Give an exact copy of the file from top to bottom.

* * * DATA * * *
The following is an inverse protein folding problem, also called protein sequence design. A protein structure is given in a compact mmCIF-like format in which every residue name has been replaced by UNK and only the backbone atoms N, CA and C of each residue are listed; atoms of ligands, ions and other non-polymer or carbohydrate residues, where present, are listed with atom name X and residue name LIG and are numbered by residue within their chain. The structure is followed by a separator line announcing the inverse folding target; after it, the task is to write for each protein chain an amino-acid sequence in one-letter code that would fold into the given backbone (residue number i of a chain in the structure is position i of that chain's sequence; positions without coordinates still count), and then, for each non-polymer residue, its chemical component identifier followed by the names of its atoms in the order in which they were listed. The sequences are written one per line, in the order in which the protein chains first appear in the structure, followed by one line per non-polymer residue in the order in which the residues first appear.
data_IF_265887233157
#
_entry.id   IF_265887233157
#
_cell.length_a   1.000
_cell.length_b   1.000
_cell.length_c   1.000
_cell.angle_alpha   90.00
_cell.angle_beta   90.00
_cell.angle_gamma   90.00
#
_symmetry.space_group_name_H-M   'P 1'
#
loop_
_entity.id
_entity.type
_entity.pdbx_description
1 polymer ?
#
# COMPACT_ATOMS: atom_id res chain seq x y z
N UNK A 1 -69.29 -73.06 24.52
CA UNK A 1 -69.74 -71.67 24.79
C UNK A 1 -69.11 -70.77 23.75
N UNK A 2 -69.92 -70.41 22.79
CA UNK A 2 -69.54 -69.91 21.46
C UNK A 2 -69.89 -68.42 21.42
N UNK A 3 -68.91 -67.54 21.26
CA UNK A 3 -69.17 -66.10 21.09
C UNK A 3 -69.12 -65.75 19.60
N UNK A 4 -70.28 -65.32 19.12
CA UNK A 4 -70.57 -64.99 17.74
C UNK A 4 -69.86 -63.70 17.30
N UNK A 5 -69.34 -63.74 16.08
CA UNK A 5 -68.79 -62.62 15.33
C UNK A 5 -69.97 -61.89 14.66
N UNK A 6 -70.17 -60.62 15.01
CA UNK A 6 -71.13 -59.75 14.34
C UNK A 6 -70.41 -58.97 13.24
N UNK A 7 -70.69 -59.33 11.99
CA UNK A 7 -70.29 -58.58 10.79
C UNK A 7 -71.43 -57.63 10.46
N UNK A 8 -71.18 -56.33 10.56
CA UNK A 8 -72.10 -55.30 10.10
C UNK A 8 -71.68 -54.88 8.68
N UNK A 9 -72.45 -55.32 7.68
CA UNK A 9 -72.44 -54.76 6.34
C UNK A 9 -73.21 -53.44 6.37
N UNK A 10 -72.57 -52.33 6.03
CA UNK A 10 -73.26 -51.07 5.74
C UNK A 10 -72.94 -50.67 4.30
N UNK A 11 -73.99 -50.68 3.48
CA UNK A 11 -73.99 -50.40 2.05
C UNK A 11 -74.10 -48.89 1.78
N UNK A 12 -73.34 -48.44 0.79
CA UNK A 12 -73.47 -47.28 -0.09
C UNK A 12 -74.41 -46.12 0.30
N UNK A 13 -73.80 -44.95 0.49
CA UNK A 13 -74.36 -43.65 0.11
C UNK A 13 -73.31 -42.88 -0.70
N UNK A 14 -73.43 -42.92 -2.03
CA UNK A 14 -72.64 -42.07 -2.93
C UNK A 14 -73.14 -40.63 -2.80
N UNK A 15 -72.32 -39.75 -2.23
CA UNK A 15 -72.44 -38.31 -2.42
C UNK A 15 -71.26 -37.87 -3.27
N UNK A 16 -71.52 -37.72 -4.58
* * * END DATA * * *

The following is an inverse protein folding problem, also called protein sequence design. A protein structure is given in a compact mmCIF-like format in which every residue name has been replaced by UNK and only the backbone atoms N, CA and C of each residue are listed; atoms of ligands, ions and other non-polymer or carbohydrate residues, where present, are listed with atom name X and residue name LIG and are numbered by residue within their chain. The structure is followed by a separator line announcing the inverse folding target; after it, the task is to write for each protein chain an amino-acid sequence in one-letter code that would fold into the given backbone (residue number i of a chain in the structure is position i of that chain's sequence; positions without coordinates still count), and then, for each non-polymer residue, its chemical component identifier followed by the names of its atoms in the order in which they were listed. The sequences are written one per line, in the order in which the protein chains first appear in the structure, followed by one line per non-polymer residue in the order in which the residues first appear.
data_IF_265887233157
#
_entry.id   IF_265887233157
#
_cell.length_a   1.000
_cell.length_b   1.000
_cell.length_c   1.000
_cell.angle_alpha   90.00
_cell.angle_beta   90.00
_cell.angle_gamma   90.00
#
_symmetry.space_group_name_H-M   'P 1'
#
loop_
_entity.id
_entity.type
_entity.pdbx_description
1 polymer ?
#
# COMPACT_ATOMS: atom_id res chain seq x y z
N UNK A 1 -69.29 -73.06 24.52
CA UNK A 1 -69.74 -71.67 24.79
C UNK A 1 -69.11 -70.77 23.75
N UNK A 2 -69.92 -70.41 22.79
CA UNK A 2 -69.54 -69.91 21.46
C UNK A 2 -69.89 -68.42 21.42
N UNK A 3 -68.91 -67.54 21.26
CA UNK A 3 -69.17 -66.10 21.09
C UNK A 3 -69.12 -65.75 19.60
N UNK A 4 -70.28 -65.32 19.12
CA UNK A 4 -70.57 -64.99 17.74
C UNK A 4 -69.86 -63.70 17.30
N UNK A 5 -69.34 -63.74 16.08
CA UNK A 5 -68.79 -62.62 15.33
C UNK A 5 -69.97 -61.89 14.66
N UNK A 6 -70.17 -60.62 15.01
CA UNK A 6 -71.13 -59.75 14.34
C UNK A 6 -70.41 -58.97 13.24
N UNK A 7 -70.69 -59.33 11.99
CA UNK A 7 -70.29 -58.58 10.79
C UNK A 7 -71.43 -57.63 10.46
N UNK A 8 -71.18 -56.33 10.56
CA UNK A 8 -72.10 -55.30 10.10
C UNK A 8 -71.68 -54.88 8.68
N UNK A 9 -72.45 -55.32 7.68
CA UNK A 9 -72.44 -54.76 6.34
C UNK A 9 -73.21 -53.44 6.37
N UNK A 10 -72.57 -52.33 6.03
CA UNK A 10 -73.26 -51.07 5.74
C UNK A 10 -72.94 -50.67 4.30
N UNK A 11 -73.99 -50.68 3.48
CA UNK A 11 -73.99 -50.40 2.05
C UNK A 11 -74.10 -48.89 1.78
N UNK A 12 -73.34 -48.44 0.79
CA UNK A 12 -73.47 -47.28 -0.09
C UNK A 12 -74.41 -46.12 0.30
N UNK A 13 -73.80 -44.95 0.49
CA UNK A 13 -74.36 -43.65 0.11
C UNK A 13 -73.31 -42.88 -0.70
N UNK A 14 -73.43 -42.92 -2.03
CA UNK A 14 -72.64 -42.07 -2.93
C UNK A 14 -73.14 -40.63 -2.80
N UNK A 15 -72.32 -39.75 -2.23
CA UNK A 15 -72.44 -38.31 -2.42
C UNK A 15 -71.26 -37.87 -3.27
N UNK A 16 -71.52 -37.72 -4.58